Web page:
The final payment due date for a departing employee in Nevada depends on whether the employee quit or was terminated. Employers have an obligation to pay any unpaid wages for terminated employees right away, but have more time for employees that quit. Employers that fail to pay on time can be forced to pay penalties to the departing employee.
Terminated Employees: Nevada's Office of the Labor Commissioner notes that unpaid wages for a terminated employee are due immediately. Employers in Nevada have three days to issue final payment to terminated employees.
Employees Who Quit: Employers have a little more time to produce final wages for an employee that voluntarily quits his job. Final pay for these employees is due within seven days of quitting or the day the employee would normally receive the pay, whichever is earlier. For example, say an employee quits on the 11th and he would normally receive his pay for that time on the 20th. Because that's more than seven days from the day he quit, pay is due by the 18th. However, if he would normally receive his pay for that time on the 15th, the paycheck must be issued by the 15th.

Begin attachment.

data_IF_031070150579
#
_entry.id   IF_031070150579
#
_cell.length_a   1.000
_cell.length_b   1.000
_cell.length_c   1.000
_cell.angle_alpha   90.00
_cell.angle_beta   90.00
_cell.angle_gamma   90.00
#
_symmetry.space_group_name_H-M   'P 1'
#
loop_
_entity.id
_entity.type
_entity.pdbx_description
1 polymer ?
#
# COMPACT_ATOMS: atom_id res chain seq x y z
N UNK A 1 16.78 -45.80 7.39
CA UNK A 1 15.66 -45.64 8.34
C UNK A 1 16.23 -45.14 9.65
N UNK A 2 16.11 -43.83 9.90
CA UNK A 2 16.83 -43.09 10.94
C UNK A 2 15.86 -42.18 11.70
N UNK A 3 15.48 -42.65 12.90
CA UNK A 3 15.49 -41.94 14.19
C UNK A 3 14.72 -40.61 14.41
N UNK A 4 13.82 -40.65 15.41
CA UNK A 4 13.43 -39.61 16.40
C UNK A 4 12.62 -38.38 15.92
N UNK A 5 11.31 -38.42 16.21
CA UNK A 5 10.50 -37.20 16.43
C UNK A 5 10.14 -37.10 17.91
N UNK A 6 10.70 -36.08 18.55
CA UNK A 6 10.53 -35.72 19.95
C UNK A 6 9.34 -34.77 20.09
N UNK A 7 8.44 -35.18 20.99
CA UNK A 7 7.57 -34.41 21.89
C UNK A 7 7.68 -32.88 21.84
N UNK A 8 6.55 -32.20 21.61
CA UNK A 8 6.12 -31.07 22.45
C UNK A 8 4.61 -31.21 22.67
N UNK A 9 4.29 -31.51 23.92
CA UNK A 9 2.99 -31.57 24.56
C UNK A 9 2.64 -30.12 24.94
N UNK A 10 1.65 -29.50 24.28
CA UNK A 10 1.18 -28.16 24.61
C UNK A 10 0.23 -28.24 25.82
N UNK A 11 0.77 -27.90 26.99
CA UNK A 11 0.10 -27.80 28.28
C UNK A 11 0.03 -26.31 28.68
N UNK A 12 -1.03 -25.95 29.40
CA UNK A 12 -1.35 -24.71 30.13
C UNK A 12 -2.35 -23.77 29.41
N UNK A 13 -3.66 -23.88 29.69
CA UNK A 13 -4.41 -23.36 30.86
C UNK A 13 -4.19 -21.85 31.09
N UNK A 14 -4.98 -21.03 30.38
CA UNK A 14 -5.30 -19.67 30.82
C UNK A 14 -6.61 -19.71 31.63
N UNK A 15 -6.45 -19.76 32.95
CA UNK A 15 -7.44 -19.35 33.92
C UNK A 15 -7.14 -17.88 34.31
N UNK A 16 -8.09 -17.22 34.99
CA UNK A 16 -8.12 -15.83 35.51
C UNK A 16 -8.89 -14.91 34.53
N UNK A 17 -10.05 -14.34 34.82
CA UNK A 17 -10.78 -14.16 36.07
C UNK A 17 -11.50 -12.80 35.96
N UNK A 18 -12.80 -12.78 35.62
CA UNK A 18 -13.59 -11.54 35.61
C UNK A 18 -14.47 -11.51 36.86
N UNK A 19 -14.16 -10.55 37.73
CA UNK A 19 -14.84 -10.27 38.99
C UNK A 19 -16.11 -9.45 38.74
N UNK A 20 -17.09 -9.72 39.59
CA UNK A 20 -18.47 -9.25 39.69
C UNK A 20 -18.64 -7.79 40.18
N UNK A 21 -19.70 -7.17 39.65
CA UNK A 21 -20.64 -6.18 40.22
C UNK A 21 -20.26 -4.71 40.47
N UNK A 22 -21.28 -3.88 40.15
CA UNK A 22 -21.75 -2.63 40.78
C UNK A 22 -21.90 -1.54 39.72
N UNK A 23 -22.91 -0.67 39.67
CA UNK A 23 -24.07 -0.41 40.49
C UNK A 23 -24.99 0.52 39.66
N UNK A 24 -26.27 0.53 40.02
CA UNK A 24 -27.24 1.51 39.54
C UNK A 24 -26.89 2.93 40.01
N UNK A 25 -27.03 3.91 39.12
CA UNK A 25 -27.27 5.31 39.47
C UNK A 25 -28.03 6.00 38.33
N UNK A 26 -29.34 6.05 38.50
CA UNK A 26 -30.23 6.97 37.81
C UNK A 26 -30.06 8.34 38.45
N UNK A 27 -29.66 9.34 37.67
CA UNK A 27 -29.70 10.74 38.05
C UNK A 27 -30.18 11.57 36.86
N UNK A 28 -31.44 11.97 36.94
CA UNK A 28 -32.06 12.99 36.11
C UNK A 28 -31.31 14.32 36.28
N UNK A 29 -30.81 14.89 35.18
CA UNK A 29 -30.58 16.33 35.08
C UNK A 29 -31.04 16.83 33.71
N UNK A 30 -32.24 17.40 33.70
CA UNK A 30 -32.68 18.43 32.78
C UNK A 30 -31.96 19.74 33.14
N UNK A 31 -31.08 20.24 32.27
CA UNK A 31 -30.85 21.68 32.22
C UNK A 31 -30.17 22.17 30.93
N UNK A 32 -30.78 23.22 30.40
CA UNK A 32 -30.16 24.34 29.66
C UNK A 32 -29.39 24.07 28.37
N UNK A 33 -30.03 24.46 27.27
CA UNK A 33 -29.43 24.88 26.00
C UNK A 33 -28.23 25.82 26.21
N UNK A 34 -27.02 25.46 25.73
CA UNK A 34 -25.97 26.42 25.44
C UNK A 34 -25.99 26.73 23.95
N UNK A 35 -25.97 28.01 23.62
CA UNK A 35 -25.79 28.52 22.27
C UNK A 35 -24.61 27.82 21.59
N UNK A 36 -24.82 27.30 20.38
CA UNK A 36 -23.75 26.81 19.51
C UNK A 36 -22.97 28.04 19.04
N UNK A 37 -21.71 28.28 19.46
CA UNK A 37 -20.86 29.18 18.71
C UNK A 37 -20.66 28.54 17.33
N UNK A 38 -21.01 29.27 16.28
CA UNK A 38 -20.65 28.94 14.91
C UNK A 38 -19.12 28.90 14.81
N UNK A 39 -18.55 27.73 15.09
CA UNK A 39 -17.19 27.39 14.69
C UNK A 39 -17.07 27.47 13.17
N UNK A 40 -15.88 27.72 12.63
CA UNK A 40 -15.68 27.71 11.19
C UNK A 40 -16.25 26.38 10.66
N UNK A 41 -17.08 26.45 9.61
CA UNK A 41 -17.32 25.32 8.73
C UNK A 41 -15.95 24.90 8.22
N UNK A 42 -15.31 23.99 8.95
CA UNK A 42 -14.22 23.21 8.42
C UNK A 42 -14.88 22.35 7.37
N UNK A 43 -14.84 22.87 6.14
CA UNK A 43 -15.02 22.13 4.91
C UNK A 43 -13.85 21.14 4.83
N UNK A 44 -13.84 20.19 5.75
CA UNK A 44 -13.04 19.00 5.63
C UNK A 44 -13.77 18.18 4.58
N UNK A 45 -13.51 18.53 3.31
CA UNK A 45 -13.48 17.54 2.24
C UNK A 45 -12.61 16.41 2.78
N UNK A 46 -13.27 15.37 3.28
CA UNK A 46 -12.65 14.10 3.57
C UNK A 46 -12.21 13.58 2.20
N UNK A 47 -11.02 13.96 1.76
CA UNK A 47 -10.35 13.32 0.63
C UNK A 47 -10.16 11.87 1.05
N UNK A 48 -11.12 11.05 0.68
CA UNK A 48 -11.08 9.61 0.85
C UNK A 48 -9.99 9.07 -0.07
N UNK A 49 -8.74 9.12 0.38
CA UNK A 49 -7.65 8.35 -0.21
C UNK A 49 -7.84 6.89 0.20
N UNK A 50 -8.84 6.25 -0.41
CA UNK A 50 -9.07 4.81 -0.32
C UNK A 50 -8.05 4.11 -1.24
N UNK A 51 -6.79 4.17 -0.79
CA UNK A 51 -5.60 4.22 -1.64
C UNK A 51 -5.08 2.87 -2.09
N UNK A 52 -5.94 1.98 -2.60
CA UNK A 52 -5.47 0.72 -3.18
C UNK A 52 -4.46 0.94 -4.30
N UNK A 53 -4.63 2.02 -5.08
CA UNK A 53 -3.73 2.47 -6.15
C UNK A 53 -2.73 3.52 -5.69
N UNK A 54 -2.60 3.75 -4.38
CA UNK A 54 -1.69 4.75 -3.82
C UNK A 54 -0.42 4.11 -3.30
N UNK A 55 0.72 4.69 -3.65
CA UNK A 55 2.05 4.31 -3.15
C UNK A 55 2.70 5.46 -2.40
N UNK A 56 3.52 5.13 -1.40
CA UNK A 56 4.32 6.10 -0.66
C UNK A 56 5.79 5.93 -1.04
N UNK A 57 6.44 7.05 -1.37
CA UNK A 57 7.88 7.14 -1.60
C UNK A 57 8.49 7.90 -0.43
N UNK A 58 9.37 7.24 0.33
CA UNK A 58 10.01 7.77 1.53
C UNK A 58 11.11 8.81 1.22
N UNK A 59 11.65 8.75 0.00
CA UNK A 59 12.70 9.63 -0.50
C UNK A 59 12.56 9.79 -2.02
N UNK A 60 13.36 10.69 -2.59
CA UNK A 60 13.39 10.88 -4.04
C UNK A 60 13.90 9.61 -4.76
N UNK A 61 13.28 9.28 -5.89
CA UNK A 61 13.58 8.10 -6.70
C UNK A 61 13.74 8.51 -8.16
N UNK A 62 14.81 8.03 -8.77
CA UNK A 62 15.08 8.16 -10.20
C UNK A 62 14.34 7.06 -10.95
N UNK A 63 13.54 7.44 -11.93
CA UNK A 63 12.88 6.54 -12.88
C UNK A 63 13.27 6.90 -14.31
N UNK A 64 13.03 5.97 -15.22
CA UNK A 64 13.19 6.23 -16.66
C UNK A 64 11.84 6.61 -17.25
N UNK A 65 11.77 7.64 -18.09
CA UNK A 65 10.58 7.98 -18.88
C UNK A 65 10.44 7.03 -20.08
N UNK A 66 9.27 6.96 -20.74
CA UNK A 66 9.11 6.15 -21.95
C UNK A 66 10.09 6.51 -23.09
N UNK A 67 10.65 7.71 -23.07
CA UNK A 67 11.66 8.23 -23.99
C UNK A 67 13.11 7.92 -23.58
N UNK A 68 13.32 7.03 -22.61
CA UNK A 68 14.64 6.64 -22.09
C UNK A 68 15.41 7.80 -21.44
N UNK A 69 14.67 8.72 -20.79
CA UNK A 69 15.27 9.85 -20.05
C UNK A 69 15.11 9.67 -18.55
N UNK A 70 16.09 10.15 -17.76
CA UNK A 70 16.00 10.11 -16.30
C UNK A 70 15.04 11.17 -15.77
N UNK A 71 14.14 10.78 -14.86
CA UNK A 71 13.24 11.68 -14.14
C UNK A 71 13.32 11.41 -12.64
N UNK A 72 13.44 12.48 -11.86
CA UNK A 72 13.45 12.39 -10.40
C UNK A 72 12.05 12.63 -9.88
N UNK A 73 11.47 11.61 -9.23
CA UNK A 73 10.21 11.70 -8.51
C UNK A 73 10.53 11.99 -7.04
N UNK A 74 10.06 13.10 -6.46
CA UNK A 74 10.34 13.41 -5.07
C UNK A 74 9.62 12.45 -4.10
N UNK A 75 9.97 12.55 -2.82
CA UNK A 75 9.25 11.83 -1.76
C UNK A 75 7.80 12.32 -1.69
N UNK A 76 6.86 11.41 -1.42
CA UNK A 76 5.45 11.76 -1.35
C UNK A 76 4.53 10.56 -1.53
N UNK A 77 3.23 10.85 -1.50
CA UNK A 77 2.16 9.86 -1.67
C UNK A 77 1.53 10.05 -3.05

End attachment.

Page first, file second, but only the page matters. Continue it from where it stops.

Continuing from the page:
Withholding Pay: Employers are allowed to withhold state, federal and payroll taxes from an employee's paycheck. They can also deduct other withholding, such as association dues, if the employee permits it. In addition, employers might be required to withhold wages for court-ordered garnishments and deduct an extra $3 from each paycheck for doing so. However, employees are entitled to an itemized explanation of all deductions from their pay.
If an employee doesn't receive his paycheck on time, he can file a wage claim with the Office of the Labor Commissioner. Per section 608 of the Nevada Revised Statutes, wages to a departed employee continue to accrue for up to 30 days or until the employer issues the final payment.